|Date of Birth
|Place of Birth
||Manati, Puerto Rico
Carlos Beltran is a Puerto Rican professional baseball outfielder for the Saint Louis Cardinals of Major League Baseball. Beltran is known for being one of the best all-time statistical hitters in Major League Baseball postseason games, which has earned him nicknames such as "the new Mr.October", "Mr.October, Jr.", "Senor Octubre" and "the real Mr.October" from the media.
He leads several offensive categories during this month, including slugging percentage, runs scored in a single season and at bats per home run-ratio. Beltran is MLB's all-time leader in OPS (on-base plus slugging) during the postseason, surpassing Babe Ruth and Lou Gehrig among players with at least a hundred at-bats. He has broken the 1.000 OPS mark in four different playoff series. After selecting Beltran in the 1995 Major League Baseball Draft, the Kansas City Royals assigned him to their rookie-level team in the Carolina League, the Wilmington Blue Rocks. Beltran made his Major League debut on September 14, 1998, playing 15 games. Going into 1999, he won the job as the Royals' starting center fielder and leadoff hitter. He displayed significant power by midsummer, and was moved to the #3 slot in the batting order. Beltran won the American League Rookie of the Year award, batting .293 with 22 home runs, 108 RBI and 27 stolen bases. On September 27, 1999, Beltran made the final out at Tiger Stadium striking out against relief pitcher Todd Jones as the Detroit Tigers beat the Royals 8–2. On August 11, 2005, in a game against the San Diego Padres at Petco Park, Beltran was seriously injured after colliding head-to-head with fellow Mets outfielder Mike Cameron when both were diving to catch a ball in shallow right center field. Cameron missed the rest of the season with a concussion, temporary loss of vision, and two broken cheekbones. Beltran suffered vertigo for a while, although both players eventually recovered.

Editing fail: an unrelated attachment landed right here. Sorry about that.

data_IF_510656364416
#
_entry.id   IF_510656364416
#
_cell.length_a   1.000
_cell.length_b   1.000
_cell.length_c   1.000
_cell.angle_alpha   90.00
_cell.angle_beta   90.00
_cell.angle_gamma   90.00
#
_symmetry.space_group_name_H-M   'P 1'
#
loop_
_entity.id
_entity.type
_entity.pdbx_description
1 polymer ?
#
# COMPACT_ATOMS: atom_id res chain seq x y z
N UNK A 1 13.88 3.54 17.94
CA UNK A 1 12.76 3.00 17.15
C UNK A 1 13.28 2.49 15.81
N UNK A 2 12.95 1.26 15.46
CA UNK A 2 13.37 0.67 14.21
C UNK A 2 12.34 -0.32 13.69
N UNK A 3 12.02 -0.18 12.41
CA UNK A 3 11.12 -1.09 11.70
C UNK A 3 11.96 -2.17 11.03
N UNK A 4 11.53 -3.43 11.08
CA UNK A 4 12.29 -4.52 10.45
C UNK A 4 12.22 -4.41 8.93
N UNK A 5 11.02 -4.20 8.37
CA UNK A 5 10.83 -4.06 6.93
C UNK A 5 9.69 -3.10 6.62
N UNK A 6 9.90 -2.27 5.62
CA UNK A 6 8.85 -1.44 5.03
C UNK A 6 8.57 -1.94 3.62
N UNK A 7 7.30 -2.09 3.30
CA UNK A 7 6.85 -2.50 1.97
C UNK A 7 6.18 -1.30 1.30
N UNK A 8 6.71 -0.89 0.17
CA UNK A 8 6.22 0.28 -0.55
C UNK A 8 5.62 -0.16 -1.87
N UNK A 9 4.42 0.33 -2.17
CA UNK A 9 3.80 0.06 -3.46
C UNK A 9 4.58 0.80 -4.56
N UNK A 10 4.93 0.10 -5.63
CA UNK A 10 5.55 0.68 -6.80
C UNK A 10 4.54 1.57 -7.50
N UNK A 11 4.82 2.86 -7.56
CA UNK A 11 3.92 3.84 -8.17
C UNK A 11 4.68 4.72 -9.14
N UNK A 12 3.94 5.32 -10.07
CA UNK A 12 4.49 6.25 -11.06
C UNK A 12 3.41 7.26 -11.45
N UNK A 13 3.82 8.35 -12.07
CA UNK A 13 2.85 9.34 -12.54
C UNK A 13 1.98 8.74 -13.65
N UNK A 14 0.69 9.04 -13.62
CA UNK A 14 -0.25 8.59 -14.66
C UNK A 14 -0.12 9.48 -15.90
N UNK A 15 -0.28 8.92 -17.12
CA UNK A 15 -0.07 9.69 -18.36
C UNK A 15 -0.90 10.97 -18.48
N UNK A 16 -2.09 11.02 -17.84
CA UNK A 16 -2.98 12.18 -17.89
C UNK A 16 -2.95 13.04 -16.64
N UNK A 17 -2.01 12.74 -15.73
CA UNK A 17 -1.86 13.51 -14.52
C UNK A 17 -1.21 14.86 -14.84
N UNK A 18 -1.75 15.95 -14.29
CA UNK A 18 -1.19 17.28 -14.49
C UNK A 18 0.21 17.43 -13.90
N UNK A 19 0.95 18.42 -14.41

A quadriceps injury bothered him most of the season and limited his speed. In 582 at bats, Beltran's stats included career lows in batting average (.266), home runs (16), runs batted in (78), runs scored (83), and stolen bases (17). Despite the limited participation, he was still voted to his second All-Star team.